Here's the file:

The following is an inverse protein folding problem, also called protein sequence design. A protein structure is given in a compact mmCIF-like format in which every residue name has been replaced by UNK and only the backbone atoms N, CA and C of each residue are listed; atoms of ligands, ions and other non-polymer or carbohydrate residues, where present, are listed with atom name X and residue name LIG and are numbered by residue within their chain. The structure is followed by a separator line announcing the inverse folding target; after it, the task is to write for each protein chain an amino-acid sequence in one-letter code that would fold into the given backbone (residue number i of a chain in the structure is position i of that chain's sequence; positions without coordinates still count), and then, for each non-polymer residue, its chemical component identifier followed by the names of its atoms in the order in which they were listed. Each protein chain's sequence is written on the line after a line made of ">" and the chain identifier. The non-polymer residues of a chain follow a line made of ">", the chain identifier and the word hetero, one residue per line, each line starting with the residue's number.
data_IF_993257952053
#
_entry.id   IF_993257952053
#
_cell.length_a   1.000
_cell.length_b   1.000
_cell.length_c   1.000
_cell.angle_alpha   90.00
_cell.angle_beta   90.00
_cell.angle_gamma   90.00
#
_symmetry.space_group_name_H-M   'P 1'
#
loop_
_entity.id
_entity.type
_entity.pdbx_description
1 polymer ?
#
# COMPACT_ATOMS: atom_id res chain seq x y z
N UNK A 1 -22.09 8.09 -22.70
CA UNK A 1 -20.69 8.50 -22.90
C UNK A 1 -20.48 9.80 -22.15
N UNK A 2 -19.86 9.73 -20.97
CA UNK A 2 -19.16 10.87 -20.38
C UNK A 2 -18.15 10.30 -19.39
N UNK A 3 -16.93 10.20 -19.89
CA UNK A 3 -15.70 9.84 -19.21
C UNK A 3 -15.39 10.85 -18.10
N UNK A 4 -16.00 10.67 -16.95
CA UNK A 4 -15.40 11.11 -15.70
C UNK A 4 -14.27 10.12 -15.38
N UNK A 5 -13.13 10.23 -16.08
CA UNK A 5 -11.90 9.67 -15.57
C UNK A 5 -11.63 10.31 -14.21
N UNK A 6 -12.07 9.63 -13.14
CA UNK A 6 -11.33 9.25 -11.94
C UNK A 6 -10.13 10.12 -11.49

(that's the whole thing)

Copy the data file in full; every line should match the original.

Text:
The following is an inverse protein folding problem, also called protein sequence design. A protein structure is given in a compact mmCIF-like format in which every residue name has been replaced by UNK and only the backbone atoms N, CA and C of each residue are listed; atoms of ligands, ions and other non-polymer or carbohydrate residues, where present, are listed with atom name X and residue name LIG and are numbered by residue within their chain. The structure is followed by a separator line announcing the inverse folding target; after it, the task is to write for each protein chain an amino-acid sequence in one-letter code that would fold into the given backbone (residue number i of a chain in the structure is position i of that chain's sequence; positions without coordinates still count), and then, for each non-polymer residue, its chemical component identifier followed by the names of its atoms in the order in which they were listed. Each protein chain's sequence is written on the line after a line made of ">" and the chain identifier. The non-polymer residues of a chain follow a line made of ">", the chain identifier and the word hetero, one residue per line, each line starting with the residue's number.
data_IF_993257952053
#
_entry.id   IF_993257952053
#
_cell.length_a   1.000
_cell.length_b   1.000
_cell.length_c   1.000
_cell.angle_alpha   90.00
_cell.angle_beta   90.00
_cell.angle_gamma   90.00
#
_symmetry.space_group_name_H-M   'P 1'
#
loop_
_entity.id
_entity.type
_entity.pdbx_description
1 polymer ?
#
# COMPACT_ATOMS: atom_id res chain seq x y z
N UNK A 1 -22.09 8.09 -22.70
CA UNK A 1 -20.69 8.50 -22.90
C UNK A 1 -20.48 9.80 -22.15
N UNK A 2 -19.86 9.73 -20.97
CA UNK A 2 -19.16 10.87 -20.38
C UNK A 2 -18.15 10.30 -19.39
N UNK A 3 -16.93 10.20 -19.89
CA UNK A 3 -15.70 9.84 -19.21
C UNK A 3 -15.39 10.85 -18.10
N UNK A 4 -16.00 10.67 -16.95
CA UNK A 4 -15.40 11.11 -15.70
C UNK A 4 -14.27 10.12 -15.38
N UNK A 5 -13.13 10.23 -16.08
CA UNK A 5 -11.90 9.67 -15.57
C UNK A 5 -11.63 10.31 -14.21
N UNK A 6 -12.07 9.63 -13.14
CA UNK A 6 -11.33 9.25 -11.94
C UNK A 6 -10.13 10.12 -11.49